The UK is getting high speed 4G wireless broadband and Everything Everywhere (EE) – owner of Orange and T-Mobile will be the first UK mobile provider to roll out 4G LTE services.  in order to take advantage of this new hiogh speed 4G service you will need an LTE compatible device, either a 4G LTE Phone or 4G LTE Smartphone or for a computer user you might want to use a 4G Modem to provide a 4G internet connetion for your laptop or PC.

2N Speedroute 4G LTE Router

If you want to really take advantage of the new high speed 4G service for several computers then you might want to consider a 4G LTE Router like the 2N Speedroute.  This is a 4G Router that will work with the new LTE 4G Services as well as working with the existing 3G services such as DC HSPA+ (Up To 42Mbps), HSPA+ (Up To 21Mbps) and HSPA (Up To 7.2Mbps).  this means that if you have not yet got 4G Internet then you could install the 2N Speedroute 4G LTE Router safe in the knowledge that when 4G is available you can upgrade to your chosen 4G LTE service provider and start using the higher speed 4G Internet service.

The 2N Speedroute is priced at £345.00 and is available for next working day delivery in the UK from the 4G Router Store.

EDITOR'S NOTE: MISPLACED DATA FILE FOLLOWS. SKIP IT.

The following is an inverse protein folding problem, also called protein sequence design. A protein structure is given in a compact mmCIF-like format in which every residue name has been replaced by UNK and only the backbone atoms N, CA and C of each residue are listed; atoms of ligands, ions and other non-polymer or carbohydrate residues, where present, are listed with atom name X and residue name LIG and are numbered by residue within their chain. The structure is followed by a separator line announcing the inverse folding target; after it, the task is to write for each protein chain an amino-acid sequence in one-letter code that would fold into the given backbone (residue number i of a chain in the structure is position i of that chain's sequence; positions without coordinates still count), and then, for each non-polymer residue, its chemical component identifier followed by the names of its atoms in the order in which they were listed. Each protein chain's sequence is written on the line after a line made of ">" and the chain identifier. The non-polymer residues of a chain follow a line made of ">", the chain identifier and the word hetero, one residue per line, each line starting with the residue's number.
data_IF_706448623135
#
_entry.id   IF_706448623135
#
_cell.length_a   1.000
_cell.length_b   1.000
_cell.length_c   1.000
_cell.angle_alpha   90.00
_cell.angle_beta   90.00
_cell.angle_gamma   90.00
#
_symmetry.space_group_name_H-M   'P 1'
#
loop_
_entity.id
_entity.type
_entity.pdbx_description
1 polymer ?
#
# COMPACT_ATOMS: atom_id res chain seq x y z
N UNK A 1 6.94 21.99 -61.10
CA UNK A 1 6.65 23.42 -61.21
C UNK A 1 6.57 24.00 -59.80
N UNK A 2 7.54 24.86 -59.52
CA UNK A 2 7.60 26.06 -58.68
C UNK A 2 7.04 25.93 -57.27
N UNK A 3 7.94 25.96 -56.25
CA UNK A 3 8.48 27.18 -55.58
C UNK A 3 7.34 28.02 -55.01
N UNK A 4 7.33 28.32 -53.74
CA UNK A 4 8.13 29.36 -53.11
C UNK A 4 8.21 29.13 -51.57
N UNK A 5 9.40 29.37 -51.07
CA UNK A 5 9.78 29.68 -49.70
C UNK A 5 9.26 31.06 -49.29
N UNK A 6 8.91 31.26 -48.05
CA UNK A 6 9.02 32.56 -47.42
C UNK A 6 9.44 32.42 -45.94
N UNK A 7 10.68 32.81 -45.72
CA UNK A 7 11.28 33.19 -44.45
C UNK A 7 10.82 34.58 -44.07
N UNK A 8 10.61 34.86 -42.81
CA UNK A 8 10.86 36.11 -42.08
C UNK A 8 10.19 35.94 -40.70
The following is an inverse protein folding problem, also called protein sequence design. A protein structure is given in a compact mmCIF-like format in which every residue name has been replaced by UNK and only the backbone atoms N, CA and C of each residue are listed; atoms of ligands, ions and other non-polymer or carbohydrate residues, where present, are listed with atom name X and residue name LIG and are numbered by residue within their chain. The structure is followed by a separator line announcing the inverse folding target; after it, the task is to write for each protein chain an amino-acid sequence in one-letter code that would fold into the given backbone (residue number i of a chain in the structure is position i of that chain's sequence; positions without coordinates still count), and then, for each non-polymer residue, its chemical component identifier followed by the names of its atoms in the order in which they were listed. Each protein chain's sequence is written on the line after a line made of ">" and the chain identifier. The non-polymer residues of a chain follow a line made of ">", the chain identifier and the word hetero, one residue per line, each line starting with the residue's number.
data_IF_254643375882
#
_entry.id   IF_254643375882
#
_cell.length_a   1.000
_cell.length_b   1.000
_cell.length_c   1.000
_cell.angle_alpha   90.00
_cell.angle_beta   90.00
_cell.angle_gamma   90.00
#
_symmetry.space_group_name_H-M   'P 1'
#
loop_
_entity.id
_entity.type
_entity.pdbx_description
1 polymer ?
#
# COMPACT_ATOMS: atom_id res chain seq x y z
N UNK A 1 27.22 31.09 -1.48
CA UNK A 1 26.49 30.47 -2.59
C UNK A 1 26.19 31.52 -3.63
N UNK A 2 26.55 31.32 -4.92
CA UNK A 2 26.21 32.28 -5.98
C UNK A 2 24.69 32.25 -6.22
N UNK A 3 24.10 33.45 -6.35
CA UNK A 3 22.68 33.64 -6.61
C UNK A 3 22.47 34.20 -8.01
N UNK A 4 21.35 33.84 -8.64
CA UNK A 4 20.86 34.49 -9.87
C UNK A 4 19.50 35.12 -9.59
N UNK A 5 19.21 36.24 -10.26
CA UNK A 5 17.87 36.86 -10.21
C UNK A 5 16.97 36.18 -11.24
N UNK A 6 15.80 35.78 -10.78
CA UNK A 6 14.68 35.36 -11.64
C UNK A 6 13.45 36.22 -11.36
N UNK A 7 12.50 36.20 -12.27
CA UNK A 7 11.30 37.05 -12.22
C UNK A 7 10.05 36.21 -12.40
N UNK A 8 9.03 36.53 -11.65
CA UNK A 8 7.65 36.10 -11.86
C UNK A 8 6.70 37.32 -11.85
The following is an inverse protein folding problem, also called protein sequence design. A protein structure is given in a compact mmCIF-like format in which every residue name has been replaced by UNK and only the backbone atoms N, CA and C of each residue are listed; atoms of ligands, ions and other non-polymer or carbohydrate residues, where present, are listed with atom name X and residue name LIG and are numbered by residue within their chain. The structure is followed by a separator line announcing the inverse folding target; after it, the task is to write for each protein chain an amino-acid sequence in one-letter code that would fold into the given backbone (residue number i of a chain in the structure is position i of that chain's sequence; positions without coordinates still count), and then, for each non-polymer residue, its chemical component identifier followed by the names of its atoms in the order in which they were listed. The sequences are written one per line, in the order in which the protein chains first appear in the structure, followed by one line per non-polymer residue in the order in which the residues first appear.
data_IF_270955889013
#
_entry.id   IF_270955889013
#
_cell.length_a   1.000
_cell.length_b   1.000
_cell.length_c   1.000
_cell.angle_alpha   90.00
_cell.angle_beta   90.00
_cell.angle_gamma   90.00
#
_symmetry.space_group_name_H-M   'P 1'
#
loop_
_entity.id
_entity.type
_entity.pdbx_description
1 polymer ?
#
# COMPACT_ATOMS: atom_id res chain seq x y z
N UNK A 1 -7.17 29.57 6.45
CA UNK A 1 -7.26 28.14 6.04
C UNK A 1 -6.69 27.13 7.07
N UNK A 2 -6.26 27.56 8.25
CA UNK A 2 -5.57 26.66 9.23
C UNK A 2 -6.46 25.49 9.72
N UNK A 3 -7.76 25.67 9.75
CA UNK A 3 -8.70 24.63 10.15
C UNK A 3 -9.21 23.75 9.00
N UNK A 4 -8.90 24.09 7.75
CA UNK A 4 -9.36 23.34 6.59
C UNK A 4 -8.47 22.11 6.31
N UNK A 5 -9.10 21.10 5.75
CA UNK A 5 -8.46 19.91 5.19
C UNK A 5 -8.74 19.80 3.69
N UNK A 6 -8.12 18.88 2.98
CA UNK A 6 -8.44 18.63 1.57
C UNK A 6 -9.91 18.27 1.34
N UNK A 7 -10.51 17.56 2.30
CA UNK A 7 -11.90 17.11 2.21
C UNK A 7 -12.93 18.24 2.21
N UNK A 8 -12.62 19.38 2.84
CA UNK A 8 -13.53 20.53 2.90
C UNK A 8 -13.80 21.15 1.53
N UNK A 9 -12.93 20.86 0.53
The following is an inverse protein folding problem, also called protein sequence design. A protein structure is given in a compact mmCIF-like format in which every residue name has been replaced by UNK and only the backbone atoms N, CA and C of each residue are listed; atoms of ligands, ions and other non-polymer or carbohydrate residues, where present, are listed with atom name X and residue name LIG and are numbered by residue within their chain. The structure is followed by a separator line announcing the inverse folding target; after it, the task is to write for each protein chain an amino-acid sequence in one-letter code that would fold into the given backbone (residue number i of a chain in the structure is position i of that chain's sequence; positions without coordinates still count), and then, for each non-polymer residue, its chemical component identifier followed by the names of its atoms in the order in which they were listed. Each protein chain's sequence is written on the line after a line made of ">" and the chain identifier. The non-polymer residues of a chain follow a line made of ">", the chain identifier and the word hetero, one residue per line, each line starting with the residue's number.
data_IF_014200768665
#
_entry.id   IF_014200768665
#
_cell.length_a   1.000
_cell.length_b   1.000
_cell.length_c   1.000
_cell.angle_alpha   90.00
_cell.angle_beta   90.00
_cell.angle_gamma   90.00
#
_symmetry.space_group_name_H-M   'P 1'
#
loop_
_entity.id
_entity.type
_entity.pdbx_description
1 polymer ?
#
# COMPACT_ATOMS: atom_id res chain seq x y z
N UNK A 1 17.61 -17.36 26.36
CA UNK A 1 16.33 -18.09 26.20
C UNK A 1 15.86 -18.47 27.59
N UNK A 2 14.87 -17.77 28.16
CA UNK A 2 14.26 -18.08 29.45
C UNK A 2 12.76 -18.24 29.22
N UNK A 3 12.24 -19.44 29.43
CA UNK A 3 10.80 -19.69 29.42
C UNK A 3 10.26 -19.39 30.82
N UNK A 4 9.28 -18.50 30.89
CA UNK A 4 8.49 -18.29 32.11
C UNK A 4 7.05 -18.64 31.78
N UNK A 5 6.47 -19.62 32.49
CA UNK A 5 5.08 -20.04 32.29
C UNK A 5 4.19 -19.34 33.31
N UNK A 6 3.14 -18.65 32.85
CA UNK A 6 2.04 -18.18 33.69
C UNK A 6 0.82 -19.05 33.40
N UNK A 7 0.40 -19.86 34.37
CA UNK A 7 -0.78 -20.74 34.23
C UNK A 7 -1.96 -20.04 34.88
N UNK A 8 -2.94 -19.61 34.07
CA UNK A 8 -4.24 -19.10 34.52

The 2N Speedroute 4G Router will provide both wired and wireless ALN connectivity so you can connect your compauters, games consoles, IP Cameras, tablets, smartphones and televisions.  In fact anything that you would normally connect to a normal wired broadband router can be connected to the 2N Speedroute 4G Router.

 

iPhone 5 Release Date – 12th September 2012

The Apple iPhone 5 will be with us in the next few days and we can anticipate the usual rush for Apple fans to get their hands on this latest version of the popular smartphone.  Long queues outside Apple Stores and the endless quest online searching for the best mobile phone network plan to reduce the initial cost of owning this desirable smartphone.

However, this year you will now be able to get lightning fast 4G LTE services on your iPhone 5 because Everything Everywhere (Orange and T-Mobile) have also launched their 4G LTE network in the UK offering download speeds up to 25Mbps using their 1800Mhz spectrum.  This means that when you are choosing your iPhone 5 4G LTE service provider then Orange and T-Mobile are going to be the networks of choice, leaving O2 and Vodafone loyalists with ‘slow’ 3G connectivity.  Will this perfect timing of 4G LTE network upgrade and the launch of the iPhone 5 LTE create a perfect storm for the UK mobile phone operators and users with a swing towards Orange and T-Mobile as the leading UK mobile phone operator, burgeoning their already huge customer base of over 28 million customers?

Like any 3G or 4G technology, the speed available using the new 4G LTE network with your 4G LTE Phone will depend upon the distance to the tower and the number of connected users downloading content at the same time.  In the USA, many users of Verizon’s 4G LTE Network report an average download speed of only 8Mbps which many users of existing 3G HSPA+ technology in the UK already report so 4G LTE may only offer slightly higher average data speeds.